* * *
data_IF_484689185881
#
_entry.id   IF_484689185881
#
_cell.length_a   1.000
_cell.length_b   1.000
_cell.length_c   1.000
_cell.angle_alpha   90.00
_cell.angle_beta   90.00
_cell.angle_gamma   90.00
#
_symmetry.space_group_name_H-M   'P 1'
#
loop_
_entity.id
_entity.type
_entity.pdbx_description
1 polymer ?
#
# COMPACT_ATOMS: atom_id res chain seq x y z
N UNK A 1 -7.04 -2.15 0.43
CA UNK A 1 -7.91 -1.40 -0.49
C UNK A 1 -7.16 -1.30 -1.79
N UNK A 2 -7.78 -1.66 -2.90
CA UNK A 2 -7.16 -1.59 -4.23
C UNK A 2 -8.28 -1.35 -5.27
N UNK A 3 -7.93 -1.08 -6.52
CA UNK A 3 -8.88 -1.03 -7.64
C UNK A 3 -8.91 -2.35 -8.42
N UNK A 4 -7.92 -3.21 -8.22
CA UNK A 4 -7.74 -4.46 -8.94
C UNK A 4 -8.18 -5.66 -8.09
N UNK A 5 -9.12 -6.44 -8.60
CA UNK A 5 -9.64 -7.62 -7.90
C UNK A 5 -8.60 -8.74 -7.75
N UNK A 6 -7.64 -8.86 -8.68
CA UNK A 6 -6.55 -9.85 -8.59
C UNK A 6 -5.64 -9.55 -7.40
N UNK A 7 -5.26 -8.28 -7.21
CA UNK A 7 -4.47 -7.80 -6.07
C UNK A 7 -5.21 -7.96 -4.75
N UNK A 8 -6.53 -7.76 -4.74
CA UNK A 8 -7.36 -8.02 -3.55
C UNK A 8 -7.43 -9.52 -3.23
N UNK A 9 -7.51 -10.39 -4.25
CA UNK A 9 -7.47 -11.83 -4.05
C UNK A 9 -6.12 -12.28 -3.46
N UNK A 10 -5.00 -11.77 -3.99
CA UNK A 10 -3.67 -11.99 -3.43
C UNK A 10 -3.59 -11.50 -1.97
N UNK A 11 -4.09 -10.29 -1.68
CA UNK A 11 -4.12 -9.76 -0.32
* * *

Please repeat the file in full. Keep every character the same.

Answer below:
data_IF_484689185881
#
_entry.id   IF_484689185881
#
_cell.length_a   1.000
_cell.length_b   1.000
_cell.length_c   1.000
_cell.angle_alpha   90.00
_cell.angle_beta   90.00
_cell.angle_gamma   90.00
#
_symmetry.space_group_name_H-M   'P 1'
#
loop_
_entity.id
_entity.type
_entity.pdbx_description
1 polymer ?
#
# COMPACT_ATOMS: atom_id res chain seq x y z
N UNK A 1 -7.04 -2.15 0.43
CA UNK A 1 -7.91 -1.40 -0.49
C UNK A 1 -7.16 -1.30 -1.79
N UNK A 2 -7.78 -1.66 -2.90
CA UNK A 2 -7.16 -1.59 -4.23
C UNK A 2 -8.28 -1.35 -5.27
N UNK A 3 -7.93 -1.08 -6.52
CA UNK A 3 -8.88 -1.03 -7.64
C UNK A 3 -8.91 -2.35 -8.42
N UNK A 4 -7.92 -3.21 -8.22
CA UNK A 4 -7.74 -4.46 -8.94
C UNK A 4 -8.18 -5.66 -8.09
N UNK A 5 -9.12 -6.44 -8.60
CA UNK A 5 -9.64 -7.62 -7.90
C UNK A 5 -8.60 -8.74 -7.75
N UNK A 6 -7.64 -8.86 -8.68
CA UNK A 6 -6.55 -9.85 -8.59
C UNK A 6 -5.64 -9.55 -7.40
N UNK A 7 -5.26 -8.28 -7.21
CA UNK A 7 -4.47 -7.80 -6.07
C UNK A 7 -5.21 -7.96 -4.75
N UNK A 8 -6.53 -7.76 -4.74
CA UNK A 8 -7.36 -8.02 -3.55
C UNK A 8 -7.43 -9.52 -3.23
N UNK A 9 -7.51 -10.39 -4.25
CA UNK A 9 -7.47 -11.83 -4.05
C UNK A 9 -6.12 -12.28 -3.46
N UNK A 10 -5.00 -11.77 -3.99
CA UNK A 10 -3.67 -11.99 -3.43
C UNK A 10 -3.59 -11.50 -1.97
N UNK A 11 -4.09 -10.29 -1.68
CA UNK A 11 -4.12 -9.76 -0.32